Challenger tragedy – I was 12, in 6th grade at PS 26. My best friend Vicky and I had volunteered to help out at school by going out to the parking lot at lunchtime to collect the kindergarten kids who came in for the afternoon half day program, since it was a long walk from the bus to their classroom – like little ducklings they’d follow behind us and we’d escort them safely to class.
I had just come back from doing that on this particular day and my classmate John stopped me in the hallway and said – “Did you hear? The rocket blew up!” or words to that effect. I didn’t know what he was talking about at first, thought it might be some kind of joke. Then I walked into my class and Mrs. Ryan was giving us the sad news. Then we all trooped in to the library to watch the grim coverage on the old TV on its rickety metal stand with wheels. It’s still so vivid in my memory.
Later, in college I found out that my astronomy professor had been on the panel that chose Christa McAuliffe to be a part of the program and he still seemed sad about it. Was still one of the best classes I ever took.
This poem has always given me chills:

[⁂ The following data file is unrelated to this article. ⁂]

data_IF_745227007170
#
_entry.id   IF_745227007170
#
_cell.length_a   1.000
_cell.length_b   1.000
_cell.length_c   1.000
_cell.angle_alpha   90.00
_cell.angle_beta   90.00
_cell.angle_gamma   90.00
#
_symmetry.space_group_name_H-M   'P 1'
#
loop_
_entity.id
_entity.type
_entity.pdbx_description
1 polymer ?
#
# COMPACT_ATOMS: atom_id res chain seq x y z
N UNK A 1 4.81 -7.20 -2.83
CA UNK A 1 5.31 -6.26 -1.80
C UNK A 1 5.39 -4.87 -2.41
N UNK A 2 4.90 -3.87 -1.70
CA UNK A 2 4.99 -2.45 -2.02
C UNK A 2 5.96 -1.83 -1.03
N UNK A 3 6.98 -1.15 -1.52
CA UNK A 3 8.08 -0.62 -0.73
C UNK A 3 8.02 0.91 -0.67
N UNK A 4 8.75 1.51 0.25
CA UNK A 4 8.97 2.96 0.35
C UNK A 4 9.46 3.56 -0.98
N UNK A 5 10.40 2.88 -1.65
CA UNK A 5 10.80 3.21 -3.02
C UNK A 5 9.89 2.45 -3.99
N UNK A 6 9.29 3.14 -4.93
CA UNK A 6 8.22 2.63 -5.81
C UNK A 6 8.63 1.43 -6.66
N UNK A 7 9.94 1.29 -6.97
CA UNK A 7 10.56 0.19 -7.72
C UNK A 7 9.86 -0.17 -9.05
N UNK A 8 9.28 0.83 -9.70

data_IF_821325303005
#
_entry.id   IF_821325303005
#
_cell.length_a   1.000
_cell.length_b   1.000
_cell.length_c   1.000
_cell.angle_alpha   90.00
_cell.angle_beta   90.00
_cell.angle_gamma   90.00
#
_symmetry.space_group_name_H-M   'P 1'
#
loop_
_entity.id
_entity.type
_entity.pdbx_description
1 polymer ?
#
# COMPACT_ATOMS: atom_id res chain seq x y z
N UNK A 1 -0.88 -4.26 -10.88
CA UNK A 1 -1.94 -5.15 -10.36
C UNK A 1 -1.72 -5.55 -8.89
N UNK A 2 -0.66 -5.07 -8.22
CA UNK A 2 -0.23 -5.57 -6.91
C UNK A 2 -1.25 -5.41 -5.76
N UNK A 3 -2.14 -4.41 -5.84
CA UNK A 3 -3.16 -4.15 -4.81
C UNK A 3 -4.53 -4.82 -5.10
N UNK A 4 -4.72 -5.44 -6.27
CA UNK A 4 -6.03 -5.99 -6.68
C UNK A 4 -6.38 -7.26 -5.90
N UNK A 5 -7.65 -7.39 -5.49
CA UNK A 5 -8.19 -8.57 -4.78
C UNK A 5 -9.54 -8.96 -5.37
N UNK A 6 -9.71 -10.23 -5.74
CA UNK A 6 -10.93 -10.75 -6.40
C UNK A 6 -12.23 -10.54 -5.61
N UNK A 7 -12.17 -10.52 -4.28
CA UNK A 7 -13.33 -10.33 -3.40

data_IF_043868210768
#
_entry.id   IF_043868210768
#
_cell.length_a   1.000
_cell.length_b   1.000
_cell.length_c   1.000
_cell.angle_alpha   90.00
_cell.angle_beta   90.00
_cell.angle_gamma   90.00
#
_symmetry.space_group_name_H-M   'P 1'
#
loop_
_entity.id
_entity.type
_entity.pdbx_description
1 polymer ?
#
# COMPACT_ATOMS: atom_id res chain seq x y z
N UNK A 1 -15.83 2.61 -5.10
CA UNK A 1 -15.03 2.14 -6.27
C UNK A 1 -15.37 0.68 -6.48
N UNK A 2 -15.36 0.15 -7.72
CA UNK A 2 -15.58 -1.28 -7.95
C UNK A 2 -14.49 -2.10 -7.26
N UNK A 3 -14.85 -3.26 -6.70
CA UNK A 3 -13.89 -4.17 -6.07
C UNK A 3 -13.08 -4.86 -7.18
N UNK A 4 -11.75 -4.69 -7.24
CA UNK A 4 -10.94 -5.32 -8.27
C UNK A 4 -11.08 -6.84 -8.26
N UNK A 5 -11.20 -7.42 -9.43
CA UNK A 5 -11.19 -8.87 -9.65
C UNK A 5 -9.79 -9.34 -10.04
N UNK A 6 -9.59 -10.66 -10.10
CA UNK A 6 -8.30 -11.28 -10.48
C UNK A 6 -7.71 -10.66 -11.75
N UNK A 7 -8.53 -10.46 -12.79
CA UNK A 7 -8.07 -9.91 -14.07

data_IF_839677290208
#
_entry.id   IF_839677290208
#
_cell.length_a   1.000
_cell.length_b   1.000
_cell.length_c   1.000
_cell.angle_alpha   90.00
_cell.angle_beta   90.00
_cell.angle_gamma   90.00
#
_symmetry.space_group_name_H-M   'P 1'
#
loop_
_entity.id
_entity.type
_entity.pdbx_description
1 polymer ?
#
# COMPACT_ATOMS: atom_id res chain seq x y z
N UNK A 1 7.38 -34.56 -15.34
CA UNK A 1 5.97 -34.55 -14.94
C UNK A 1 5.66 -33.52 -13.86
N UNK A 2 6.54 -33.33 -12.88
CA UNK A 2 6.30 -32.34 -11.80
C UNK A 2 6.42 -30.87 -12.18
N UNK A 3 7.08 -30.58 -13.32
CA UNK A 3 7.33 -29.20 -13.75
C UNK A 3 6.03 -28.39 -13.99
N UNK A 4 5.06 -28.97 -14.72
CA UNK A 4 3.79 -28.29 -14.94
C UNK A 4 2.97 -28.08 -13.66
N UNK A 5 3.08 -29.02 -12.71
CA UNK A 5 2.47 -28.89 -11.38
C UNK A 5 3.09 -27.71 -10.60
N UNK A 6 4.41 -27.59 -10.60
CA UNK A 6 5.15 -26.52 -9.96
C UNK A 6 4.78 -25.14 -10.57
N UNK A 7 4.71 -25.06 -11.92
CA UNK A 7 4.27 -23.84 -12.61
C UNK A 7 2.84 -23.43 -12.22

Oh! I have slipped the surly bonds of Earth
And danced the skies on laughter-silvered wings;
Sunward I’ve climbed, and joined the tumbling mirth
of sun-split clouds, — and done a hundred things
You have not dreamed of — wheeled and soared and swung
High in the sunlit silence. Hov’ring there,
I’ve chased the shouting wind along, and flung
My eager craft through footless halls of air....
Up, up the long, delirious, burning blue
I’ve topped the wind-swept heights with easy grace.
Where never lark or even eagle flew —
And, while with silent lifting mind I’ve trod
The high untrespassed sanctity of space,
Put out my hand, and touched the face of God.
According to Wikipedia, the author was a pilot who died in a mid-air collision during WW2 and gained posthumous fame for the poem.
“John Gillespie Magee, Jr. (June 9, 1922 – December 11, 1941) was an American aviator and poet who died as a result of a mid-air collision over Lincolnshire during World War II. He was serving in the Royal Canadian Air Force, which he joined before the United States officially entered the war. He is most famous for his poem High Flight.”
This poem was sweetly illustrated by Berke Breathed in his amazing, melancholy comic strip Bloom County, featuring the hopes and desires of a flightless bird, Opus, and his friends. I miss that comic strip. (click on the image to see a full size view of this comic)